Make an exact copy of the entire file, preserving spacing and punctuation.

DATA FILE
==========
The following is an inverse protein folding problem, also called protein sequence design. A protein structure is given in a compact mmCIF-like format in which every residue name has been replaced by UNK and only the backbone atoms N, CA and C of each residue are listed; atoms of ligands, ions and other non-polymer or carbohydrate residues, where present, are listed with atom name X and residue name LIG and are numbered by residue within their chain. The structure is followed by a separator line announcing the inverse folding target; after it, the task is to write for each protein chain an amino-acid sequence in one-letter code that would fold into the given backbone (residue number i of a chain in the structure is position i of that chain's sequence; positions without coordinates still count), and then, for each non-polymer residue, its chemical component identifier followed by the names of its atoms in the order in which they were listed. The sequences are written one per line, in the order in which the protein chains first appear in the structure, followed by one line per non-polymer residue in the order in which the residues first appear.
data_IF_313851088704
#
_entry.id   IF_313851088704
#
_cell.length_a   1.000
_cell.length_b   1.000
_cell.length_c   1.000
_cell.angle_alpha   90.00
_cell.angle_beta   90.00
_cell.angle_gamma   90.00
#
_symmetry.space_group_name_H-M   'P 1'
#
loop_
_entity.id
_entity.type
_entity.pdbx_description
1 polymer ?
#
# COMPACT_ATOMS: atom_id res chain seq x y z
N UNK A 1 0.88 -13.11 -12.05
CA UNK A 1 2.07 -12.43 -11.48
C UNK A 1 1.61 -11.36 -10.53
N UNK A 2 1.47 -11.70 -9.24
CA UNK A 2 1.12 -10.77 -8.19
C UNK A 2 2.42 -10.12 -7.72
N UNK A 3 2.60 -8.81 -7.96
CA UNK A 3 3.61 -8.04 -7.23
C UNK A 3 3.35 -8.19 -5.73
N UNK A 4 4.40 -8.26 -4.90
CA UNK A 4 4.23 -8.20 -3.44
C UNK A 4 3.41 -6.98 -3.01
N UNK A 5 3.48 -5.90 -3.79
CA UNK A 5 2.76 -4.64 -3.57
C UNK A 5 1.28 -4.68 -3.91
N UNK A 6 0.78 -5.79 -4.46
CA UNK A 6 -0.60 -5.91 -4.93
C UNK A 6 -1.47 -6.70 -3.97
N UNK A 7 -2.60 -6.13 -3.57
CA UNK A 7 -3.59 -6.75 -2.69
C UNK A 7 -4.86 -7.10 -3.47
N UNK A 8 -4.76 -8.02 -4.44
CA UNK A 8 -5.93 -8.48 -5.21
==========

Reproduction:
The following is an inverse protein folding problem, also called protein sequence design. A protein structure is given in a compact mmCIF-like format in which every residue name has been replaced by UNK and only the backbone atoms N, CA and C of each residue are listed; atoms of ligands, ions and other non-polymer or carbohydrate residues, where present, are listed with atom name X and residue name LIG and are numbered by residue within their chain. The structure is followed by a separator line announcing the inverse folding target; after it, the task is to write for each protein chain an amino-acid sequence in one-letter code that would fold into the given backbone (residue number i of a chain in the structure is position i of that chain's sequence; positions without coordinates still count), and then, for each non-polymer residue, its chemical component identifier followed by the names of its atoms in the order in which they were listed. The sequences are written one per line, in the order in which the protein chains first appear in the structure, followed by one line per non-polymer residue in the order in which the residues first appear.
data_IF_313851088704
#
_entry.id   IF_313851088704
#
_cell.length_a   1.000
_cell.length_b   1.000
_cell.length_c   1.000
_cell.angle_alpha   90.00
_cell.angle_beta   90.00
_cell.angle_gamma   90.00
#
_symmetry.space_group_name_H-M   'P 1'
#
loop_
_entity.id
_entity.type
_entity.pdbx_description
1 polymer ?
#
# COMPACT_ATOMS: atom_id res chain seq x y z
N UNK A 1 0.88 -13.11 -12.05
CA UNK A 1 2.07 -12.43 -11.48
C UNK A 1 1.61 -11.36 -10.53
N UNK A 2 1.47 -11.70 -9.24
CA UNK A 2 1.12 -10.77 -8.19
C UNK A 2 2.42 -10.12 -7.72
N UNK A 3 2.60 -8.81 -7.96
CA UNK A 3 3.61 -8.04 -7.23
C UNK A 3 3.35 -8.19 -5.73
N UNK A 4 4.40 -8.26 -4.90
CA UNK A 4 4.23 -8.20 -3.44
C UNK A 4 3.41 -6.98 -3.01
N UNK A 5 3.48 -5.90 -3.79
CA UNK A 5 2.76 -4.64 -3.57
C UNK A 5 1.28 -4.68 -3.91
N UNK A 6 0.78 -5.79 -4.46
CA UNK A 6 -0.60 -5.91 -4.93
C UNK A 6 -1.47 -6.70 -3.97
N UNK A 7 -2.60 -6.13 -3.57
CA UNK A 7 -3.59 -6.75 -2.69
C UNK A 7 -4.86 -7.10 -3.47
N UNK A 8 -4.76 -8.02 -4.44
CA UNK A 8 -5.93 -8.48 -5.21